Solar Panel Return On Investment: What To Know Before Installing – Forbes Home – Forbes

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Follow these steps to calculate your expected solar payback period and solar ROI:

1. Add Up Your Total Initial Solar Costs

Costs include the price of equipment and labor, permits, inspections, taxes and other fees.

For example, you may pay $22,800 upfront for your solar panel system.

2. Apply Tax Credits and Other Incentives

Most homeowners qualify for a 30% federal tax credit on the total cost of their system. You may also qualify for several state and local incentives that can reduce your initial cost. With incentives applied, you’ll have your initial investment amount.

For example, the $22,800 you paid upfront minus a 30% tax credit leaves you with an initial investment of $15,960.

3. Estimate Your Annual Energy Costs

Use your recent utility bills or average rates in your area to estimate your annual energy cost.

For example, you may be paying an average of $125 per month for electricity, which leaves you with an annual energy cost of $1,500.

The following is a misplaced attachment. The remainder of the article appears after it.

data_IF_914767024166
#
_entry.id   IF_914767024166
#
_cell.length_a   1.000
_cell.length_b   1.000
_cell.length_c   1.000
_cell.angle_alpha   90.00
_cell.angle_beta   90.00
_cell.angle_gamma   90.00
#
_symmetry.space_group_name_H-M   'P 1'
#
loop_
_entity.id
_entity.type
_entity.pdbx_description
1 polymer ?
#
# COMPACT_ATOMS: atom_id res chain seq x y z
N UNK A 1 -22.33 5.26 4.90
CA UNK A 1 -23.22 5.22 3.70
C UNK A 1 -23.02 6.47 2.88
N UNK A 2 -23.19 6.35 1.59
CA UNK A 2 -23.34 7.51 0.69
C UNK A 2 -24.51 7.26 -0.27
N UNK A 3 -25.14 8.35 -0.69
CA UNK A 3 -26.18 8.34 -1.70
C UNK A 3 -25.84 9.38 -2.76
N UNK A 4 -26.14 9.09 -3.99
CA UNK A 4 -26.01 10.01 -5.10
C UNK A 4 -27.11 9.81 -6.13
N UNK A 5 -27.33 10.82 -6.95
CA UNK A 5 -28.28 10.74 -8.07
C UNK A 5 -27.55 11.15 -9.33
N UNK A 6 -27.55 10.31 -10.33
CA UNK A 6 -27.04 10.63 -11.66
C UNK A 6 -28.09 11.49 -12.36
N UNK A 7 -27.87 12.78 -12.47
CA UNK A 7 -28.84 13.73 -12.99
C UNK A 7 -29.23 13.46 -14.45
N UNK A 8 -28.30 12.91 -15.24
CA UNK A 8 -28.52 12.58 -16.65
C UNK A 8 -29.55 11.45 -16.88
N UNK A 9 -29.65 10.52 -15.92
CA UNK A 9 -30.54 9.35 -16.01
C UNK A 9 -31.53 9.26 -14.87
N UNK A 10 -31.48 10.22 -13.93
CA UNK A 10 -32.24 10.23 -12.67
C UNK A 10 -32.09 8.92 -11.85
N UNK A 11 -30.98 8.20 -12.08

4. Calculate Your Solar Payback Period

Divide your initial investment by your annual energy cost. This is your solar payback period or the number of years it will take for you to recoup your initial investment and start making a profit.

For example, your initial investment of $15,960 divided by your $1,500 annual energy cost leaves you with a solar payback period of roughly 11 years.

5. Calculate Your Lifetime Savings

Subtract your solar payback period from 25, which is the expected number of years a solar panel lasts. Multiply your result by your annual energy cost. The result is your lifetime savings.

For example, 25 minus your solar payback period of 11 is 14. Your annual energy cost of $1,500 multiplied by 14 leaves you with a lifetime savings of $21,000.

6. Calculate Your Solar ROI

Subtract your initial investment from your lifetime savings. The result is your potential solar ROI over the lifetime of your system. Divide your solar ROI by your initial investment and multiply the result by 100. This is your solar ROI given as a percentage.

For example, your lifetime savings of $21,000 minus your initial investment of $15,960 gives you a solar ROI of $5,040. Divided by $15,960 and multiplied by 100, your result is a solar ROI of 31.5%. This is well above the national average ROI of 10%, meaning that solar panels could be a good investment for your home.

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